Mark for mark and line for line, the drawings of Girolamo Francesco Maria Mazzola (1503-1540), known as Parmigianino (loosely, “the little guy from Parma” and figuratively, “the prodigy from Parma”), are as alluring, lissome, and high-strung as any ever made. Parmigianino beguiles with delicacy, dash, seductiveness, and dizzying skill.
He doesn’t have the majesty of Michelangelo or Raphael, nor the depth of Rembrandt or Goya. Yet Parmigianino’s art is as universal as these masters’. Many of the 52 drawings in the Frick’s aptly titled “A Beautiful and Gracious Manner: The Art of Parmigianino” suggest that this phenom was a true heir to Botticelli’s exquisiteness, an inventor of a new kind of art-for-art’s-sake beauty, and a harbinger of the refined sensibilities of Walter Pater, Oscar Wilde, James Whistler, and Charles Baudelaire.
In almost every drawing you can discern Parmigianino seeing, thinking, and riffing. His art is a balancing act of conflicting affinities and drives. He’ll turn a child into a paisley shape, a figure into a sensuous curve, or hair into a microcosm. He loves picturing the same thing from different angles on the same page: He’ll draw an elongated face, render it in close-up, then from above, then dash off a study of a pouty mouth. In his Venus and Cupid, Parmigianino’s she-creature is both observed and imagined, her pose classical yet tarty. She nestles her chin into her armpit, her legs delicately part, and her drapery slips invitingly aside as her left hand arches above her, tickling the mist. Rendered in this febrile hand, she’s a randy vision. She also seems to predict the distortion of Tintoretto and El Greco, the rambunctious rhythms of Tiepolo, the sensuality of Boucher and Fragonard, the sweet ennui of Watteau, the aplomb of Manet, and many things Ingres and everything Modigliani. In three drawings for his Madonna of the Rose, a sturdy virgin reaches for her tumbling child. Here, as elsewhere, you’re enamored of Parmigianino’s amazingly finicky touch, his exorbitant imagination, and the sensation that everything is in motion. Wilde remarked centuries later about such art, “Its beauty comes from the fact that the author is what he is.”
Parmigianino was born into a family of minor artists and began receiving commissions in his teens in his hometown of Parma. He was a natural and ideally suited to his time—the High Renaissance. Raphael was a god to Parmigianino; Michelangelo’s stupendous, just-completed Sistine ceiling was already a classic. Parmigianino hadn’t seen these works in the flesh yet but he drew them from prints, assimilating them but developing his own extravagant style. Just when things were looking rosy for him in Parma, an out-of-town artist named Correggio showed up and basically blew everyone—including Parmigianino—away with his ability to punch holes in painterly space. Correggio got numerous local commissions. Parmigianino got only one. It must have been unnerving.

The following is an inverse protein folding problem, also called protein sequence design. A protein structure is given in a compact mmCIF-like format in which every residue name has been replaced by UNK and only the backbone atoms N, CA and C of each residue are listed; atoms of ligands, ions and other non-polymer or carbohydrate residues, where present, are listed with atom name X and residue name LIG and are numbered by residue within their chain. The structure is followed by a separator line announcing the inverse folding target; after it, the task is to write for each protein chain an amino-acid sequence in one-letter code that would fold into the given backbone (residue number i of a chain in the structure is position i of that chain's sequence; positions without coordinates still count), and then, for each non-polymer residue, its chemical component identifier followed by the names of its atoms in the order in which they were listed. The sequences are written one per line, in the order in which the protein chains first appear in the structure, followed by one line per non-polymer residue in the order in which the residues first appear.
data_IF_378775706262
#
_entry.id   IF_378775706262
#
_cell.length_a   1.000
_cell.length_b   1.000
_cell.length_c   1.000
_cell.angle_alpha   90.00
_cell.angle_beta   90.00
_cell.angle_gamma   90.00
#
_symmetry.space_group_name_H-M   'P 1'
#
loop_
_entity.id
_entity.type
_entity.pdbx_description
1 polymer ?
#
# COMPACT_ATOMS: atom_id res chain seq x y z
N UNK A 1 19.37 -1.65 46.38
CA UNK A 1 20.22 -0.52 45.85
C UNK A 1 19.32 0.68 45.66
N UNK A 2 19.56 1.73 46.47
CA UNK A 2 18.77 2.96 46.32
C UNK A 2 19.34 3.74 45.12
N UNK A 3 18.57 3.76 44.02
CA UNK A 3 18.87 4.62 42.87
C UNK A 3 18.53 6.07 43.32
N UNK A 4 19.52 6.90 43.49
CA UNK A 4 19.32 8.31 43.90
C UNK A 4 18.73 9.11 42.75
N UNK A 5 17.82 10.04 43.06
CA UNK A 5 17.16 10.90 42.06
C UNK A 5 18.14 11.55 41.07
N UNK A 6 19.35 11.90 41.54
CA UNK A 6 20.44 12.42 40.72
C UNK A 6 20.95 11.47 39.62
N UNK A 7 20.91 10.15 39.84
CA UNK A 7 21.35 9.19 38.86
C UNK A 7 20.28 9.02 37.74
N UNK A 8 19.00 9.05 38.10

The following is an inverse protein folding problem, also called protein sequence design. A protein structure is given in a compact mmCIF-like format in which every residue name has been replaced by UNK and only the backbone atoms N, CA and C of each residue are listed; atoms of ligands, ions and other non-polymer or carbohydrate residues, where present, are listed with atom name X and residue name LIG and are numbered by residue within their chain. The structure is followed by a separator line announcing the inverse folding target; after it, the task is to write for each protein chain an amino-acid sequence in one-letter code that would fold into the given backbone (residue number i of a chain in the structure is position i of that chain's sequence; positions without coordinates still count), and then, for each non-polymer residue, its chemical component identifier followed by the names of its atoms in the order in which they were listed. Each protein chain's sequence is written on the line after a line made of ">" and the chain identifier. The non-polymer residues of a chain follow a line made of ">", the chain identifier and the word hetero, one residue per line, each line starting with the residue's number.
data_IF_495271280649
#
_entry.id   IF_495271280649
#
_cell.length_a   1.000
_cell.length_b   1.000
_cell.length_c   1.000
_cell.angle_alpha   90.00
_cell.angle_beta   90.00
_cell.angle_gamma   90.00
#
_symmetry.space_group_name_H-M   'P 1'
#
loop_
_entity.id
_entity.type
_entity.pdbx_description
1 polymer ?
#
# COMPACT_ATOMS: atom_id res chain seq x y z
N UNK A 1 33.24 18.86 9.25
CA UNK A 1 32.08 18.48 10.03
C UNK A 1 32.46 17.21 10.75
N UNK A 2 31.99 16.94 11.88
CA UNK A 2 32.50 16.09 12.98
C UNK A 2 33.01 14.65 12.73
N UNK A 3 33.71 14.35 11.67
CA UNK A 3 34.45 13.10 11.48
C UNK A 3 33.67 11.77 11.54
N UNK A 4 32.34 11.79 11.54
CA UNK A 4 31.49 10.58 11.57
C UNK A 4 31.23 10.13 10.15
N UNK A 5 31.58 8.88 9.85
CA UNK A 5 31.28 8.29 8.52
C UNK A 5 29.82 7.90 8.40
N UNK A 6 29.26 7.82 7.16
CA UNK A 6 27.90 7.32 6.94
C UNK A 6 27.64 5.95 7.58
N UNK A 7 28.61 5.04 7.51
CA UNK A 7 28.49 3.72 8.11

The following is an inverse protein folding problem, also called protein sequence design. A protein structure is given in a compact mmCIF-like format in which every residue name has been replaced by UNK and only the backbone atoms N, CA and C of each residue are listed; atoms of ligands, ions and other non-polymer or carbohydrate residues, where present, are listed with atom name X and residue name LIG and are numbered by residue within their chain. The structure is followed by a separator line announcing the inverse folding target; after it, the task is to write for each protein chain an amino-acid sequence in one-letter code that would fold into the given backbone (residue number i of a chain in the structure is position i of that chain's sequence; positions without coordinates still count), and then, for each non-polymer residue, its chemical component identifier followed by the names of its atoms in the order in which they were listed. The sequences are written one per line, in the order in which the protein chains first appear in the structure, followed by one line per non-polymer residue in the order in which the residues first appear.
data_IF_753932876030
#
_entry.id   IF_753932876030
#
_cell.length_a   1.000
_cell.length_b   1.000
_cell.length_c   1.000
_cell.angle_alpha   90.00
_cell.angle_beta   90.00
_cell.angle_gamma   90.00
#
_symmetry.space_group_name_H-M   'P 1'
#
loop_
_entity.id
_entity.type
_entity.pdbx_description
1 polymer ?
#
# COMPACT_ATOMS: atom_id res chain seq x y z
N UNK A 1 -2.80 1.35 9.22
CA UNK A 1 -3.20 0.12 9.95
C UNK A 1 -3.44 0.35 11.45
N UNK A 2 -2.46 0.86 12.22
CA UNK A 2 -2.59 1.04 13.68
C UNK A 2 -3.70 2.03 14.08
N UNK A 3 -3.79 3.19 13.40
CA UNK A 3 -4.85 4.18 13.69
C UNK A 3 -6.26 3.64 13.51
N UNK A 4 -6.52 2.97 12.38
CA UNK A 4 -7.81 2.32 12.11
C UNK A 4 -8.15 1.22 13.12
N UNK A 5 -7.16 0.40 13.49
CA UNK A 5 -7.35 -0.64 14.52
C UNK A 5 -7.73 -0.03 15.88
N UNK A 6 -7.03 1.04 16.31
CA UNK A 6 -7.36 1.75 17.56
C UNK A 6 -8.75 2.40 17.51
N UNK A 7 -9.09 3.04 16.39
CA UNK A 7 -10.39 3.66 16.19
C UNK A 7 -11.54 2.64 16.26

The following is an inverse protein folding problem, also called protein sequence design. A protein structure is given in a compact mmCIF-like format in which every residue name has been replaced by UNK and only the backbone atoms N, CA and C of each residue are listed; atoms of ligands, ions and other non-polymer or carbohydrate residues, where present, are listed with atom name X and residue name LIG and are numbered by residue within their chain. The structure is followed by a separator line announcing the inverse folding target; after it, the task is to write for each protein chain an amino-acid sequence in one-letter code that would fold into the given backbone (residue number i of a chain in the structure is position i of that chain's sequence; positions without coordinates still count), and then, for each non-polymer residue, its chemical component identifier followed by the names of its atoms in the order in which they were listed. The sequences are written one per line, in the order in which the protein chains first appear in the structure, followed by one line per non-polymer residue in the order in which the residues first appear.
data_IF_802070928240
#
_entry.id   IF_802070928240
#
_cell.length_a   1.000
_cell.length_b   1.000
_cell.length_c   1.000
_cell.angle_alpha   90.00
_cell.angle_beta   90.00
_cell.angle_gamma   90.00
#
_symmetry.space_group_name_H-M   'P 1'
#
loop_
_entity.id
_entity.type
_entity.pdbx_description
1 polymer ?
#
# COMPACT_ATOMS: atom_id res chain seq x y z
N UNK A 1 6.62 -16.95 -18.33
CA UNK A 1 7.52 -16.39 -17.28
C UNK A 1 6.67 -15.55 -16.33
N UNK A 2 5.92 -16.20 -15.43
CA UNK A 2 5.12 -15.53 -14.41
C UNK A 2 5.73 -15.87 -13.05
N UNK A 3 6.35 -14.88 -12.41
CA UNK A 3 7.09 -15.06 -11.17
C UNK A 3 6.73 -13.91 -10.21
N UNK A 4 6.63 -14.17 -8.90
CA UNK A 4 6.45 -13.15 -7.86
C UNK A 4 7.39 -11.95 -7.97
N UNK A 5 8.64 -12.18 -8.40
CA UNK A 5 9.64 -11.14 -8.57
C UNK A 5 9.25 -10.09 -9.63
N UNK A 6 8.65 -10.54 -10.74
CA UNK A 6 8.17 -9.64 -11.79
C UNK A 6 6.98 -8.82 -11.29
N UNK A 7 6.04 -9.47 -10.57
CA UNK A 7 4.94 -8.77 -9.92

Ambitious but frustrated, the impatient 21-year-old Parmigianino left Parma and Correggio for Rome in 1524 (he refused to ever be in the same city as Correggio again). By then, however, the world had lurched into upheaval. Martin Luther had been excommunicated in 1519; the Reformation was spreading; plague broke out; the French occupied Naples and Florence in 1525; and in 1527, in what is sometimes called the “death of the Renaissance,” Rome was sacked by Charles V and the armies of the Holy Roman Empire. Tens of thousands of citizens were killed; churches were looted; the pope was imprisoned. Parmigianino fled.
Socially and politically, everything was in chaos. As for art, the idea of surpassing the achievements of one’s forebears seemed preposterous: The way was blocked; all the problems had been solved. Pent-up and disgruntled, Parmigianino and a number of young artists who would later be called mannerists rejected the classicism, naturalism, and grand style of the Renaissance. They instinctively grasped Baudelaire’s dictum “Every age creates its own beauty.” The Renaissance looked to ancient sculpture and nature for art; mannerism looked to other art. Shunning Renaissance order, objectivity, symmetry, strong form, integrated space, and harmonious color, mannerists like Parmigianino, and later Pontormo and Bronzino, put the agitation of their times into their art. They embraced instability, subjectivity, disunity, and distortion. Think Joycean disjunction, cubist fracturing, Kafkaesque weirdness, and convoluted composition.
As with the punks of the 1970s, mannerism appeared incredibly ugly in its time. For centuries, mannerists were branded as “affected” or “repulsive,” dismissed as mere links between the Renaissance and the baroque, or witheringly referred to as the “post-peak generation.” Ouch. The Frick’s modest but mighty exhibition includes a room full of prints and seven muddy paintings that will stir but not shake you. Parmigianino’s masterpiece, Madonna of the Long Neck—an orchestrated, over-the-top encyclopedia of disproportion, contortion, satiny grandeur, and lurid color—doesn’t leave Florence’s Uffizi Gallery. No matter, Parmigianino was a spectacular draftsman (over 1,000 of his drawings survive). Like Raphael, he died at 37. Yet in his short life Parmigianino effectively changed the course of art history by concocting a new artistic sensibility. That he did this mainly through drawing is all the more thrilling.